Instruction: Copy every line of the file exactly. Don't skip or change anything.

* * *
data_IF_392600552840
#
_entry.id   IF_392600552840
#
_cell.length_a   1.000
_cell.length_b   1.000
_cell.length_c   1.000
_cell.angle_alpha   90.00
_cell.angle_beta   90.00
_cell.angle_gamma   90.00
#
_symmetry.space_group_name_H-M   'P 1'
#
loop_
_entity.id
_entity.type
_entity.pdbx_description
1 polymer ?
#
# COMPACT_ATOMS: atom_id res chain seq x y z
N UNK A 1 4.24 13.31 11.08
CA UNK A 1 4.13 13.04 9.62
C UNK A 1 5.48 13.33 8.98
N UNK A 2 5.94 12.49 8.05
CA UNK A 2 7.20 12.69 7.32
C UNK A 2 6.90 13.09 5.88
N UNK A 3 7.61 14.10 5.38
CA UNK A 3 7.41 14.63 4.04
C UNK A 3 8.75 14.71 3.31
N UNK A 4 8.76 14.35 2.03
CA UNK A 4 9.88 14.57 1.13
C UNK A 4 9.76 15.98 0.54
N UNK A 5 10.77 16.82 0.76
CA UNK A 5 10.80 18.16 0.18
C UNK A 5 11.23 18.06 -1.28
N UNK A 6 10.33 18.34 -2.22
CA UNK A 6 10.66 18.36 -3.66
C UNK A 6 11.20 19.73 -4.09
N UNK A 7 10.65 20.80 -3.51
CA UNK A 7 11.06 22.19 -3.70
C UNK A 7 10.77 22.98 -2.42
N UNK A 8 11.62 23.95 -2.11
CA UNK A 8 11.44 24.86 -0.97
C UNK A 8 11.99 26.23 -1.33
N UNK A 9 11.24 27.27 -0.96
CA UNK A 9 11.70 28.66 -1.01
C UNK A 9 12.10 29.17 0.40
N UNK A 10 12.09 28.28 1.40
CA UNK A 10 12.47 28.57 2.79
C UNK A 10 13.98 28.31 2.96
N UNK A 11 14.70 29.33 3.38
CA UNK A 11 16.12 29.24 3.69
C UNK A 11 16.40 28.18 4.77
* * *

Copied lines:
data_IF_392600552840
#
_entry.id   IF_392600552840
#
_cell.length_a   1.000
_cell.length_b   1.000
_cell.length_c   1.000
_cell.angle_alpha   90.00
_cell.angle_beta   90.00
_cell.angle_gamma   90.00
#
_symmetry.space_group_name_H-M   'P 1'
#
loop_
_entity.id
_entity.type
_entity.pdbx_description
1 polymer ?
#
# COMPACT_ATOMS: atom_id res chain seq x y z
N UNK A 1 4.24 13.31 11.08
CA UNK A 1 4.13 13.04 9.62
C UNK A 1 5.48 13.33 8.98
N UNK A 2 5.94 12.49 8.05
CA UNK A 2 7.20 12.69 7.32
C UNK A 2 6.90 13.09 5.88
N UNK A 3 7.61 14.10 5.38
CA UNK A 3 7.41 14.63 4.04
C UNK A 3 8.75 14.71 3.31
N UNK A 4 8.76 14.35 2.03
CA UNK A 4 9.88 14.57 1.13
C UNK A 4 9.76 15.98 0.54
N UNK A 5 10.77 16.82 0.76
CA UNK A 5 10.80 18.16 0.18
C UNK A 5 11.23 18.06 -1.28
N UNK A 6 10.33 18.34 -2.22
CA UNK A 6 10.66 18.36 -3.66
C UNK A 6 11.20 19.73 -4.09
N UNK A 7 10.65 20.80 -3.51
CA UNK A 7 11.06 22.19 -3.70
C UNK A 7 10.77 22.98 -2.42
N UNK A 8 11.62 23.95 -2.11
CA UNK A 8 11.44 24.86 -0.97
C UNK A 8 11.99 26.23 -1.33
N UNK A 9 11.24 27.27 -0.96
CA UNK A 9 11.70 28.66 -1.01
C UNK A 9 12.10 29.17 0.40
N UNK A 10 12.09 28.28 1.40
CA UNK A 10 12.47 28.57 2.79
C UNK A 10 13.98 28.31 2.96
N UNK A 11 14.70 29.33 3.38
CA UNK A 11 16.12 29.24 3.69
C UNK A 11 16.40 28.18 4.77